• A Chinese company is exploring building a $3.6 billion electric vehicle battery manufacturing plant in western Michigan that could create up to 2,000 jobs over the next decade. (Detroit News)
• Racial justice advocates fear that — left unchecked — federal funding for electric vehicle charging infrastructure could bypass minority communities. (Grist)
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CLEAN ENERGY: With a year-old law setting a 100% carbon-free electricity target by 2045, Illinois must now grapple with the complexities and unanswered questions over how exactly to reach the goal. (E&E News)
• At least nine developers and utility companies are exploring utility-scale solar projects in a western Michigan county. (Greenville Daily News)
• First Solar, which is expanding its manufacturing operations in Ohio, is among companies investing in new production amid the passage of the Inflation Reduction Act. (Canary Media)
• A Nebraska planning commission advances proposed zoning regulations for solar projects that will be considered by the end of the year. (News Channel Nebraska)
• Minneapolis-St. Paul nonprofits seek to address a longstanding inequity by planting more trees in disadvantaged neighborhoods to lower health risks and combat rising electricity bills. (Star Tribune)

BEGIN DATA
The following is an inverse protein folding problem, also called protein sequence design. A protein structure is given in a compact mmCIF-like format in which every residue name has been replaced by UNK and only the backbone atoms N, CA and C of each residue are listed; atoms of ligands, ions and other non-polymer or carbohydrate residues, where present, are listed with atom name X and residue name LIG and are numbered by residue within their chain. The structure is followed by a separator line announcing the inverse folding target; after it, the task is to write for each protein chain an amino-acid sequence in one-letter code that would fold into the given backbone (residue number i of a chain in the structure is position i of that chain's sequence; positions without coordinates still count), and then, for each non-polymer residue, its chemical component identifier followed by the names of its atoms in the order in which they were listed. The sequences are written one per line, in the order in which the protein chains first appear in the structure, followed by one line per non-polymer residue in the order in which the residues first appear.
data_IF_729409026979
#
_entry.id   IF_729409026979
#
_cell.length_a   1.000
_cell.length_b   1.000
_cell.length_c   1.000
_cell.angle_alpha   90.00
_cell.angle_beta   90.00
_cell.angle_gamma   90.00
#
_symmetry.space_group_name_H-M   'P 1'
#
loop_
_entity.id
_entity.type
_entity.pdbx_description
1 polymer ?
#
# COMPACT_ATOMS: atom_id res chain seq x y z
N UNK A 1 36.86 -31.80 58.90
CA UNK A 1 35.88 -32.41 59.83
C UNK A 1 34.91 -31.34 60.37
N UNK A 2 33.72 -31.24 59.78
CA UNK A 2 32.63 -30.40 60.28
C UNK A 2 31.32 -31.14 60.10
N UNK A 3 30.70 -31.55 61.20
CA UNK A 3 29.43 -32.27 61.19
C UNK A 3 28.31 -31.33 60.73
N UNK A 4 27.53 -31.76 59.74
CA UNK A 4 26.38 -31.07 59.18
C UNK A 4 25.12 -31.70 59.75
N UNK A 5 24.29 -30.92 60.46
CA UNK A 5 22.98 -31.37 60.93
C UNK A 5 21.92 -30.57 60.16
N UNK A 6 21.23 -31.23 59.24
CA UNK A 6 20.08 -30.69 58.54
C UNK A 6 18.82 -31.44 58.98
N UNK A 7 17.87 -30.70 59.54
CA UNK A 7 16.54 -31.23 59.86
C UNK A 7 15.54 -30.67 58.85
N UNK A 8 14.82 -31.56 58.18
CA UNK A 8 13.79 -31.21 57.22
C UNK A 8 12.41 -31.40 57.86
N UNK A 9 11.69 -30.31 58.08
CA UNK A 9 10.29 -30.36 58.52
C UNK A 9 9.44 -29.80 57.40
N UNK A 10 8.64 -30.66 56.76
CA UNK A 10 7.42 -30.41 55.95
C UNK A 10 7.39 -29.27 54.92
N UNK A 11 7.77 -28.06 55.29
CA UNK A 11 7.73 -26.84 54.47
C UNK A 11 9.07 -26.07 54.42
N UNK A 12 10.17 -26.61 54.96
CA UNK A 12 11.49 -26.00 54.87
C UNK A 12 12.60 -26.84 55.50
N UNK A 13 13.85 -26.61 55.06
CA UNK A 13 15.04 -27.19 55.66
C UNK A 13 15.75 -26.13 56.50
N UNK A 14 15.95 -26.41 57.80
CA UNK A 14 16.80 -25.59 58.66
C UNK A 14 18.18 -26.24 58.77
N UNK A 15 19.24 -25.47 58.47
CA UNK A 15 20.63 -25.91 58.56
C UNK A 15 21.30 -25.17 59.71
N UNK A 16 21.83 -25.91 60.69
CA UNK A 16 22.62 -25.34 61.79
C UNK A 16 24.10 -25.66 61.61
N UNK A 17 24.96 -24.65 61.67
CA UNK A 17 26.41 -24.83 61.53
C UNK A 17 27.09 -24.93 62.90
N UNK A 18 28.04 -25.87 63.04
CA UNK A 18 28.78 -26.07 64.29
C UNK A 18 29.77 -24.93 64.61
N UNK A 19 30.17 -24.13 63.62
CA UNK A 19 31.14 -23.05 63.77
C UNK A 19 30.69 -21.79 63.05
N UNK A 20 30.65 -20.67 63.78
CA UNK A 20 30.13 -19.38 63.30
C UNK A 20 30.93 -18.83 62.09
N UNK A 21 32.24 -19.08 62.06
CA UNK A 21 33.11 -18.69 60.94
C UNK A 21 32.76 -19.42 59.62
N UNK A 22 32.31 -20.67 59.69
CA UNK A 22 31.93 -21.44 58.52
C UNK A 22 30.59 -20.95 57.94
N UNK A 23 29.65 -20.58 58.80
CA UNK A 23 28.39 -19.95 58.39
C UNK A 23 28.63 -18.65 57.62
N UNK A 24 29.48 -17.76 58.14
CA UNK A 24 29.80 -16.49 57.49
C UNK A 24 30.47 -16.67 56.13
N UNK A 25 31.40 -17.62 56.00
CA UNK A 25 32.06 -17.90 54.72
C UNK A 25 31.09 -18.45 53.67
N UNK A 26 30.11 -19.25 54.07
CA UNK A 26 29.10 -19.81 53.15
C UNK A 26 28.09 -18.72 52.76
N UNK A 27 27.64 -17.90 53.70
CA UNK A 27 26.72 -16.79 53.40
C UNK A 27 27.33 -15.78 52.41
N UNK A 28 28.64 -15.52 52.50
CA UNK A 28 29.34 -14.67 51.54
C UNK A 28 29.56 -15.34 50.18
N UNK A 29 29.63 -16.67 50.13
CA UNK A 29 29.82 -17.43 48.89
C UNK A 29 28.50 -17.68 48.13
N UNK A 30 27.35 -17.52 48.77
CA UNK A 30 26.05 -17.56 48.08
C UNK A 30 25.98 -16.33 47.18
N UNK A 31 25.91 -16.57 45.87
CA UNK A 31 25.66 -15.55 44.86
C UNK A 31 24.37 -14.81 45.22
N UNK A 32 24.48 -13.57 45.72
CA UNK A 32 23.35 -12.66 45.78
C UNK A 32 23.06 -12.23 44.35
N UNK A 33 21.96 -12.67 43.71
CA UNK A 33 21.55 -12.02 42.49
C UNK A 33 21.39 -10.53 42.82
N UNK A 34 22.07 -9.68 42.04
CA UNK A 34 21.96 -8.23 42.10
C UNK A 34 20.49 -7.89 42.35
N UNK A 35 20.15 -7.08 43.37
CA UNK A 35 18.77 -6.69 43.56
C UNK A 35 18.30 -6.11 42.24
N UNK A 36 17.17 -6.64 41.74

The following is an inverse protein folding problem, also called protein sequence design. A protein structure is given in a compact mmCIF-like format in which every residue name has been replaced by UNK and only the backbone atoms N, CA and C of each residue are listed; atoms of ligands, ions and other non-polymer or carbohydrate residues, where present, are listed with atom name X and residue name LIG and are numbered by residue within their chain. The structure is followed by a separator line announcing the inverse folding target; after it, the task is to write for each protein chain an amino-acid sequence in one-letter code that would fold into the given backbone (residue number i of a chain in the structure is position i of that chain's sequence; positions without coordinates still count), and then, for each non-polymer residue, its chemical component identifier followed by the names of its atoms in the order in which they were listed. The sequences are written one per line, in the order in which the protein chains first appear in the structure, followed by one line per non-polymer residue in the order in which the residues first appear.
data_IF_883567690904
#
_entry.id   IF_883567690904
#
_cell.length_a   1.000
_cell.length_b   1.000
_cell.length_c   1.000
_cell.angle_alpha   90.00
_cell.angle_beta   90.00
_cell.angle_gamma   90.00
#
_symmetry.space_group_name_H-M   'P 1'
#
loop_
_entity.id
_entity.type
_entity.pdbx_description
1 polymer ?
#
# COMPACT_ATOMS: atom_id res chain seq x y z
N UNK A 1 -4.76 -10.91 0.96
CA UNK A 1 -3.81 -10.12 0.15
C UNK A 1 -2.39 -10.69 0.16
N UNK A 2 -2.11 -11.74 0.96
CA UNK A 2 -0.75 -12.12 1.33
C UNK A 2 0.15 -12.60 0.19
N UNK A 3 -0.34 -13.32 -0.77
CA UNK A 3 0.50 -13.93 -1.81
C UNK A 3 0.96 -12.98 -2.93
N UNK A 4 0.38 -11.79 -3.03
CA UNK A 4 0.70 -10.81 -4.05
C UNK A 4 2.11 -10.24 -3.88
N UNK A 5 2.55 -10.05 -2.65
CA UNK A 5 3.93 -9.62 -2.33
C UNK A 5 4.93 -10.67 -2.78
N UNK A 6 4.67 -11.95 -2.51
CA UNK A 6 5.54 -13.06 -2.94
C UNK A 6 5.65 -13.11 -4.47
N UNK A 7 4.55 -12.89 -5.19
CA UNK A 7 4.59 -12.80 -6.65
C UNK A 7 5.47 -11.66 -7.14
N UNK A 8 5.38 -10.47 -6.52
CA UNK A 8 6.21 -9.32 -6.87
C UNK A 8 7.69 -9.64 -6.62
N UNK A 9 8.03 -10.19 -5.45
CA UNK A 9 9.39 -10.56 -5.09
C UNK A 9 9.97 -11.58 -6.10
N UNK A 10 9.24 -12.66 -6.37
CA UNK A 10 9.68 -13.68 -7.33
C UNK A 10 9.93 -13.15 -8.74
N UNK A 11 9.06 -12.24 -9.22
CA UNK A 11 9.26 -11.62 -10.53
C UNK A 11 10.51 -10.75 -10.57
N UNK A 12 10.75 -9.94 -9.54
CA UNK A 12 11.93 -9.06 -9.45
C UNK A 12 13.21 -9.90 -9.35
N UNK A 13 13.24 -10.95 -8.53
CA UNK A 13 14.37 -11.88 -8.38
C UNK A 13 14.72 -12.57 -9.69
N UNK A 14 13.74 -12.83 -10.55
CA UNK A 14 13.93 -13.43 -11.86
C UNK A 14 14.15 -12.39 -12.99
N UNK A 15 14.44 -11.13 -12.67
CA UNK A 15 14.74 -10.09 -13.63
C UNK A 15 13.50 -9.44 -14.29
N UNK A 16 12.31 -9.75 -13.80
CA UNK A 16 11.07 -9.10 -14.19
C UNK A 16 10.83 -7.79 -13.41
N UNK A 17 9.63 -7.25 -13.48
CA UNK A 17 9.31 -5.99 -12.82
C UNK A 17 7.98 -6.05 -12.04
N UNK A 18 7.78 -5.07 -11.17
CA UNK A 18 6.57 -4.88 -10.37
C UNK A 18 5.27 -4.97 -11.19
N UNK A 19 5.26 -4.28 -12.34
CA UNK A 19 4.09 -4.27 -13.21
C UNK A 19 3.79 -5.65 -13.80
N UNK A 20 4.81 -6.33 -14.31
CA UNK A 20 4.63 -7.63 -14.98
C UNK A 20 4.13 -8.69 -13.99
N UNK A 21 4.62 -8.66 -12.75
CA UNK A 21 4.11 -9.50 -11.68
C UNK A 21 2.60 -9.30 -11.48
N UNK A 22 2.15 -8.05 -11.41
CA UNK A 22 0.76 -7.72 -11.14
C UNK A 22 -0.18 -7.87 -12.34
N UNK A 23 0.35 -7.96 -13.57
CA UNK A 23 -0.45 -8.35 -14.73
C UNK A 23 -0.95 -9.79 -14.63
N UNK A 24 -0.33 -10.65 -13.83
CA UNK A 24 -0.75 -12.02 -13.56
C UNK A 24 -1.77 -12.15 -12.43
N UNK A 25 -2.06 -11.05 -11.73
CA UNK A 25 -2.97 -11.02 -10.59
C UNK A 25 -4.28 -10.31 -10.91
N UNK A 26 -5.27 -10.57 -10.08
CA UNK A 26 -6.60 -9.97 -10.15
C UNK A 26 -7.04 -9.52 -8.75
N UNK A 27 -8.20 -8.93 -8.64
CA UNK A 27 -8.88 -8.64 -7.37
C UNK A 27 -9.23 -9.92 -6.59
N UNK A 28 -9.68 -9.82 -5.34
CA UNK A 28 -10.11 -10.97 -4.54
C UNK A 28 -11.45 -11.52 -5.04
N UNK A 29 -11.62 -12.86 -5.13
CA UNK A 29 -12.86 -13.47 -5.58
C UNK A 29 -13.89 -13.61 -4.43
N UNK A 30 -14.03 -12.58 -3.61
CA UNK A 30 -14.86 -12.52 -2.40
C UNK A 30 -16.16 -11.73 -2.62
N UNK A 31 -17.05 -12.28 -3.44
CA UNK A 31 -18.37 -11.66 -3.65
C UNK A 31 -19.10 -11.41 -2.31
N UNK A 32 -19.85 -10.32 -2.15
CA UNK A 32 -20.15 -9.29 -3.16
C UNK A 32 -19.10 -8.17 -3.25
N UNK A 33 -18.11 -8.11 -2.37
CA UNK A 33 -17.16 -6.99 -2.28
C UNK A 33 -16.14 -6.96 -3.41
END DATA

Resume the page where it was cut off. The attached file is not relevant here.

• City officials and business and nonprofit leaders advance plans to develop a citywide climate action plan in Omaha, Nebraska. (World-Herald)
OIL & GAS:
• An oil refinery near Toledo, Ohio shut down on Wednesday after a fire at the facility this week caused two deaths. (Associated Press)
• A North Dakota commission for the third time extends a deadline for companies to submit grant requests to build a cross-state gas pipeline after no bids have been received. (Grand Forks Herald)
• Natural gas costs in northern Illinois have more than doubled over the past year, which utility officials say reflect the uncertainty and speculation over upcoming market conditions. (Rockford Register Star)
PIPELINES: An Iowa judge will hold a hearing next week on a carbon pipeline developer’s request for an injunction against property owners who have denied company agents access to their land for survey work. (Sioux City Journal)
UTILITIES: Duke Energy reaches a settlement with other parties in an Ohio electric distribution rate case that will lead to a $22.6 million increase. (Dayton Daily News)
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• A Kansas City organization calls for local governments to consider cumulative environmental justice impacts as they adopt climate action plans. (Natural Resources Defense Council)
• Minnesota climate advocates say state officials should start putting Inflation Reduction Act funding to good use regardless of whether they supported the legislation. (Echo Press)
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